World Skills UK Live is an online event that is presented as a general careers event for young people. In reality, it is about promoting the military and the arms trade.
It will take place online from Thursday 26th to Saturday 28th November.
The event's main spsonor is multinational arms company BAE Systems. Other sponsors include the army, navy, air force and the arms company Leonardo. Of the 24 scheduled sessions, 10 of them are run by arms companies or parts of the armed forces. No other industry has more than one session.
Nadiya Hussain, popular writer and star of The Great British Bake Off, is due to be the celebrity speaker at the event, on Saturday 28th November.
Anya Nanning Ramamurthy, a 19-year-old pacifist activist (pictured below), has written to Nadiya Hussain on behalf of the Peace Pledge Union's younger members, asking her to withdraw from the event. This is her letter.
Dear Nadiya Hussain,
I hope you are doing okay during these different and possibly challenging times.
I am writing to call on you to withdraw your participation in the WorldSkills UK LIVE online event at which you are scheduled to speak. I'm writing as a young member of Peace Pledge Union who is currently exploring what career paths I could take. I understand the value of careers events and have found it really helpful to have the opportunity to speak to people in different fields and listen to inspiring individuals talk about their journey and how they've got to where they are. I strongly believe that all young people deserve to explore their possible career paths and future plans through a balanced and ethical lens.
You may or may not know that the event is being sponsored by BAE systems and other supporters include the army, navy, and the arms company Leonardo, meaning that this event is neither politically or ethically neutral. This, I am appalled to see. BAE systems is the third largest arms producer in the world and are largely responsible for the deaths of thousands in Yemen and the creation of a humanitarian disaster. As War Child UK has stated, BAE systems are "profiteering from the deaths of innocent children". The fact that BAE is sponsoring an event which is meant to support children and young people to explore where their future could go, is, for me, abhorrent and I can’t quite believe.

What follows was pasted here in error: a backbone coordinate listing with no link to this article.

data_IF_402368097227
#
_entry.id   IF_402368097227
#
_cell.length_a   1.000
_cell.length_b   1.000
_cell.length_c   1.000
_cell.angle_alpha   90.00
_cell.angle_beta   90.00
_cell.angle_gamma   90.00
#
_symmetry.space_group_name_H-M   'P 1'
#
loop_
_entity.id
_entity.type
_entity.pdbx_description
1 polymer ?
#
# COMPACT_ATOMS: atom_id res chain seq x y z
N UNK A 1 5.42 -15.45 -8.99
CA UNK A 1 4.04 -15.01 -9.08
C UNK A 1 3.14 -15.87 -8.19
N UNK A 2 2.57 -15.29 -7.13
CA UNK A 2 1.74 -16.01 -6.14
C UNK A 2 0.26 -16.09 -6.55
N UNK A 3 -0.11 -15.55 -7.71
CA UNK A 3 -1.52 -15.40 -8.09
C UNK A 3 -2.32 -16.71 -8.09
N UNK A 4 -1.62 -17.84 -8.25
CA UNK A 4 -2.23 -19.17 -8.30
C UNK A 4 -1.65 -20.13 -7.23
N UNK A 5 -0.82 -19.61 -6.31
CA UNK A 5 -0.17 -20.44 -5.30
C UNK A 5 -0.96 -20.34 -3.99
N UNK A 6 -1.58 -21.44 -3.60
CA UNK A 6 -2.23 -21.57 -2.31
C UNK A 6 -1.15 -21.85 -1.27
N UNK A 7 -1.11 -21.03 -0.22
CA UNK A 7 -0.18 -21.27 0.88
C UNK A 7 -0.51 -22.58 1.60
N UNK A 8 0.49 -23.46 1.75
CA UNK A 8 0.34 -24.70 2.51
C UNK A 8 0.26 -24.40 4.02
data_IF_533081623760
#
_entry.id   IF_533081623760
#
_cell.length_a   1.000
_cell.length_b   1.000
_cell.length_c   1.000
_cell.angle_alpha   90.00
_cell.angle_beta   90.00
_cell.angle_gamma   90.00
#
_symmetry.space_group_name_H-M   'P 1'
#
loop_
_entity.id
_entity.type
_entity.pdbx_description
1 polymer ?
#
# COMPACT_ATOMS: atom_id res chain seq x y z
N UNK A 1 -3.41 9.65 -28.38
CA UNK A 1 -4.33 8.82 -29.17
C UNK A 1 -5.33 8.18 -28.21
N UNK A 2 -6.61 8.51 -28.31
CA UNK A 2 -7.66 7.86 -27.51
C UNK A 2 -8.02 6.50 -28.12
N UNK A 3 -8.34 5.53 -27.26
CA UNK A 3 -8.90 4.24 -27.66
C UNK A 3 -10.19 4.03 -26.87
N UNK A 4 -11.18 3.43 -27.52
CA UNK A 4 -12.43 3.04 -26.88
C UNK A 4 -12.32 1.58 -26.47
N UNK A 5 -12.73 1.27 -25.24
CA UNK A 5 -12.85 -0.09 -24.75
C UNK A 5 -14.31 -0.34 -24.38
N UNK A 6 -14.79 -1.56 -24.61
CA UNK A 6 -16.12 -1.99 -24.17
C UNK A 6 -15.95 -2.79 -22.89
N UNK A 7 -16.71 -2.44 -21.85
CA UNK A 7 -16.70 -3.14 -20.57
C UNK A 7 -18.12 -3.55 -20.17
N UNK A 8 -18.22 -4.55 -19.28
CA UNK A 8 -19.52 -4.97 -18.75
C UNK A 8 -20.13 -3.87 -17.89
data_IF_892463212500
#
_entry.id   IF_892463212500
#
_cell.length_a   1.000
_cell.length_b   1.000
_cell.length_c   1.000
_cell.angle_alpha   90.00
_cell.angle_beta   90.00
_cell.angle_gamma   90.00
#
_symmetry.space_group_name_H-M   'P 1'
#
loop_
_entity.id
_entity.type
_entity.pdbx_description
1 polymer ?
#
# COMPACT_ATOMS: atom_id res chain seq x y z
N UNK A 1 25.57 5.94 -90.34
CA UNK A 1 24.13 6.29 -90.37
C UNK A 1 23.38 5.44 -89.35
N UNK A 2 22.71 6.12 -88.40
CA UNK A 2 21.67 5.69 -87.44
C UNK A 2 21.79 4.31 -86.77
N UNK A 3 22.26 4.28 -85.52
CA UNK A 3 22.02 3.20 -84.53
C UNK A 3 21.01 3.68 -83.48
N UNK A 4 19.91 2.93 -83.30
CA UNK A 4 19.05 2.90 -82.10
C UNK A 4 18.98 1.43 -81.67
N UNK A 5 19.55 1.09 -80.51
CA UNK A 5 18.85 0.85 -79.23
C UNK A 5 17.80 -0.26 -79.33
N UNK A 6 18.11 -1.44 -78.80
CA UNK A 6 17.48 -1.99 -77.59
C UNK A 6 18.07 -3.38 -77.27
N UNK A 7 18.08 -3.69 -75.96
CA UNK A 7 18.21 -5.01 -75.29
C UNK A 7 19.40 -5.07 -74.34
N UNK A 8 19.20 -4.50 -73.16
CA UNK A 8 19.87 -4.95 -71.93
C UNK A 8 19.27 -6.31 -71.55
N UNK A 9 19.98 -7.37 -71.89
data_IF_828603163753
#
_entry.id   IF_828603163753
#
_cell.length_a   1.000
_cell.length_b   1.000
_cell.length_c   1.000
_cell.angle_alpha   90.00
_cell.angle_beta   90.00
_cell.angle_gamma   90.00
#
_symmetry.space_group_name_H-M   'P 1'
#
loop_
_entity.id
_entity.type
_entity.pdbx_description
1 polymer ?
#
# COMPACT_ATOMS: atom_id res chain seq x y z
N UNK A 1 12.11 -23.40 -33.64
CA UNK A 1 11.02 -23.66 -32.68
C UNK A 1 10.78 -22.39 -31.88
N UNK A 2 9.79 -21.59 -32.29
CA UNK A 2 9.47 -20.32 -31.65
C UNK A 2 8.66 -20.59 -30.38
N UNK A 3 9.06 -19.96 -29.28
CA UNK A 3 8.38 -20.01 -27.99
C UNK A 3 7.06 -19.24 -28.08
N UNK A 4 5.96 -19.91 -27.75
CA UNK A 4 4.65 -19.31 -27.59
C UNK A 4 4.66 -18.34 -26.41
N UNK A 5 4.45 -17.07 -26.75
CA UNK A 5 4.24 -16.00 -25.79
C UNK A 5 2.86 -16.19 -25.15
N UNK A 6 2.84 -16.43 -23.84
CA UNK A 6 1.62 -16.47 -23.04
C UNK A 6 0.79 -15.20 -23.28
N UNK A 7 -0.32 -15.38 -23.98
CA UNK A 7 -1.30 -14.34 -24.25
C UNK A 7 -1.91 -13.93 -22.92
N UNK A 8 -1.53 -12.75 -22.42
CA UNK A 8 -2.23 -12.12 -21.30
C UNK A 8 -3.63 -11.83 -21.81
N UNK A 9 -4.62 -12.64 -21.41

I know that you care a lot about the development and care of young people and their wellbeing. Your book ‘My monster and me’ is beautiful at demonstrating this and supporting many to have discussions around wellbeing. I’m sure you’d agree that these beliefs and morals are not compatible with BAE’s work and the destruction it causes. You have said, “My family are my be all and end all...And it’s the children who inspire me…” I’m sure this is the same for many and I cannot imagine the pain and suffering families go through when they’re torn apart and lose loved ones.
According to Campaign Against the Arms Trade (CAAT), since the start of its attacks on Yemen, BAE has sold at least £15 billion in arms and services to the Saudi military. Over 12,600 individuals have lost their lives to targeted attacks, which BAE have been largely responsible for. Now, Yemen is at risk of falling back into a hunger crisis, with almost 100,000 children at risk of dying in Yemen and malnutrition in southern Yemen rising to 15% for children under five. You can find out more about BAE’s involvement with the war in Yemen on CAAT’s website (https://caat.org.uk/resources/companies/bae-systems/).
I’m working with the Peace Pledge Union to bring public attention to the ethical incompatibilities of arms manufacturers' involvement in careers’ events, and we intend to create more publicity around this and everyday militarism.
I’m writing to call on you to reconsider your participation with this event, whilst BAE systems are sponsoring it. I am calling on you to step back from this event, please.
Anya Nanning Ramamurthy